2014/01/27 15:15 Rick Dove, “Scrum a Dum Dum, Three Core and Some Crumb”, Agile Systems and Systems Engineering Working Group

Rick Dove (Paradigm Shift International) with the Agile Systems and SE WG commentary to improve the quality of working paper to be submitted to the July issue of INCOSE Insight

This digest was created in real-time during the meeting, based on the speaker’s presentation(s) and comments from the audience. The content should not be viewed as an official transcript of the meeting, but only as an interpretation by a single individual. Lapses, grammatical errors, and typing mistakes may not have been corrected. Questions about content should be directed to the originator. The digest has been made available for purposes of scholarship, posted by David Ing.

INCOSE International Workshop 2014, Torrance, California


Review articles are at:

This article is to fill in for a missing article.

From Alastair Cockburn, one of the original Agile Manifesto people

  • There’s the core of what scrum is all about, and then other people throw things on top of it

1. Concept of a sprint:  have to deliver something

2. Giving the team enough power to exercise expertise

3. Inspect and adapt every day

Learning loops is what makes Scrum agile

  • Every morning stand-up meeting:  are we still on track, what are you doing that someone else might line up
  • End of sprint:  technical retrospective, we delivered, what do we think about it; then process retrospective, should we have 3-week sprint or 5-week sprint?
  • These retrospectives can be confrontation, constantly will question what we did, and see if we could have done it better.  Not for the faint of heart.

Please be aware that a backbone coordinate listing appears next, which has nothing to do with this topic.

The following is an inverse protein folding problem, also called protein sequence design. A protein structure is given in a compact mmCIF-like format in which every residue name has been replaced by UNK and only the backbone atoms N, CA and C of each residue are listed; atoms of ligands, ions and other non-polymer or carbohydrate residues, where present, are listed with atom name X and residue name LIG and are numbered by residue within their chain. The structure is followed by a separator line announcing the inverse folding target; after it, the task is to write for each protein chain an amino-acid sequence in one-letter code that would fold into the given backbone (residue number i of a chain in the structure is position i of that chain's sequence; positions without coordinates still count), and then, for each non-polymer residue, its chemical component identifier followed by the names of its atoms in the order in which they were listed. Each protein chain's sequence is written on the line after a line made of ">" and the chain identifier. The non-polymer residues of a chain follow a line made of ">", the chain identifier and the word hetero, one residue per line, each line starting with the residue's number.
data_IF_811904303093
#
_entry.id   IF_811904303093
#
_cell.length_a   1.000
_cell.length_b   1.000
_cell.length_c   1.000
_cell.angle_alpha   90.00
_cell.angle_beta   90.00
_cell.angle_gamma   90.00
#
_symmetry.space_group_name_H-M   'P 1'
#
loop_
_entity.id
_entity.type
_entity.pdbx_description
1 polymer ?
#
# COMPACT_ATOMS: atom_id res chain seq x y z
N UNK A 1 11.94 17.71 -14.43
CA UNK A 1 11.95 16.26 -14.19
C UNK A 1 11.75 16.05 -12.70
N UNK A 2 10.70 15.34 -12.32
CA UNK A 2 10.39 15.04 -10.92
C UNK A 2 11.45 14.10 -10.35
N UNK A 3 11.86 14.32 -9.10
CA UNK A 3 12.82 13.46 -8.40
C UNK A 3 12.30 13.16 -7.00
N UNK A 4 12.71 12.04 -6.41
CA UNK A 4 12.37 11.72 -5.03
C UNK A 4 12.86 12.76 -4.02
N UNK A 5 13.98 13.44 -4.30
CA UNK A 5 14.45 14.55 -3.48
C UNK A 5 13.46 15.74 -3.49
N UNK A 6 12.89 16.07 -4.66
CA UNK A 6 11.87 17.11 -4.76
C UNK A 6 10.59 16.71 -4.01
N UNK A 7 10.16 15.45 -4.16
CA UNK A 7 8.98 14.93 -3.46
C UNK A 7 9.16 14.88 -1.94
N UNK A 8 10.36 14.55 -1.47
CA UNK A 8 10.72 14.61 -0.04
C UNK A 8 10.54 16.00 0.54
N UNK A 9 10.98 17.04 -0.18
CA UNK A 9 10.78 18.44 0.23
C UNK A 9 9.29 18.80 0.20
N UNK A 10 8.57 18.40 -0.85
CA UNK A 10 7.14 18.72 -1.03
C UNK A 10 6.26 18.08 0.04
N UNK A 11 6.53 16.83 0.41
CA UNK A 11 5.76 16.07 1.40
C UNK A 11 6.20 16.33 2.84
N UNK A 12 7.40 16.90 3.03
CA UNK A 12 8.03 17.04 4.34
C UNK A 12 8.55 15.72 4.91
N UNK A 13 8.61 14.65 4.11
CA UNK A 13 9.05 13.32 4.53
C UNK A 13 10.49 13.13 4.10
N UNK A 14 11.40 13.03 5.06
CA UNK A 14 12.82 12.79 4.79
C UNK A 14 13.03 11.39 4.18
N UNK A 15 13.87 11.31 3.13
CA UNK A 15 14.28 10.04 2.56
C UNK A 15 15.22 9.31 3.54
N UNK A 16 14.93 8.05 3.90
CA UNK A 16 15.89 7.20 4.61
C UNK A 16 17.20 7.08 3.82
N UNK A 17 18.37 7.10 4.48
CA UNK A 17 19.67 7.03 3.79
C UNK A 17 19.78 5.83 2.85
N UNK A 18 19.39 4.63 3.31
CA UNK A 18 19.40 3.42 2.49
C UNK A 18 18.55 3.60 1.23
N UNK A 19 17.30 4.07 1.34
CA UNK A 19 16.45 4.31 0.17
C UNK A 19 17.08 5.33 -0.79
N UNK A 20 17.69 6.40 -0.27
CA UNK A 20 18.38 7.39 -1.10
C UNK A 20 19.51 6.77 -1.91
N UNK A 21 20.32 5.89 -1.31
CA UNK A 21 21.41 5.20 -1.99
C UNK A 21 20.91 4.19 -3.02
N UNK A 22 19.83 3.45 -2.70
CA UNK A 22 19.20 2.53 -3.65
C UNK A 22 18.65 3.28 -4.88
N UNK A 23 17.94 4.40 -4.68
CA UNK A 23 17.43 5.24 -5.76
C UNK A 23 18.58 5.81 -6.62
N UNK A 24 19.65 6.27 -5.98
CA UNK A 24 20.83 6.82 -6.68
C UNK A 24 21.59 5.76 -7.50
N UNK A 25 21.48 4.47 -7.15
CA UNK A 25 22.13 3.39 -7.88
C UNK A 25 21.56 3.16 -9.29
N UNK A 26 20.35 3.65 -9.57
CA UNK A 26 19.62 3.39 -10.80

In article, not trying to do a Scrum slide

  • Problem:  most of Scrum tells you about good project management practices, but it doesn’t make you agile
  • Loops
  • The people who invented Scrum understand that they were putting learning loops in.
  • There’s a good body of knowledge about what Scrum is trying to do, it’s Peter Checkland Soft Systems Methodology
  • SSM is taught in most Systems Engineering processes
  • Checkland came as a  hard systems engineering, and realized that everything he learned doesn’t work with politics, people
  • e.g. 14 stakeholders, and each want everything today

Have different corporate cultures, who is on team, and will let them do

Systems engineering is a soft system

  • Themes, conflicts

Comment: Start with Scrum, ending with SSM.

Way too many people equate agile to Scrum.  Want to start with a foundation of understanding they already have about Scrum, and figure out where else it could be reapplied.  Learning loops, that segue into learning loops.

Comment: Why scrum works?  The other barnacles (the scrum master, the product owner) can help to make things work.

Alastair Cockburn has a 5-minute video on this.

  • Says you don’t need a Scrum master, but they’re highly recommended, as people don’t appreciate that they’re supporting learning loops.
  • But there are a lot of people down the road on this who don’t need a scrum master.

Comment:  Audience?

  • Multiple domains of interest.
  • When we start defining a agile systems methodology, we’ll have to start with soft systems.
  • Starting with Scrum, but there are three core elements, period.

Comment:  Learning loops closer to action research than SSM per se, although the two are complementary.  People looking at SSM won’t necessarily connect to the learning loops in SSM.

Comment: Scrum master?

When have an experienced group, as scrum master could be a nuisance.

Comment:  SSM as a way of getting world views out on the table.  Scrum master can play out that role, and help with power balancing.

Agree, but the scrum master isn’t always necessary.

  • Have a 3-man team working on project, have to carry water to the team when they need it.  That’s a scrum master’s job, but we don’t look at it that way.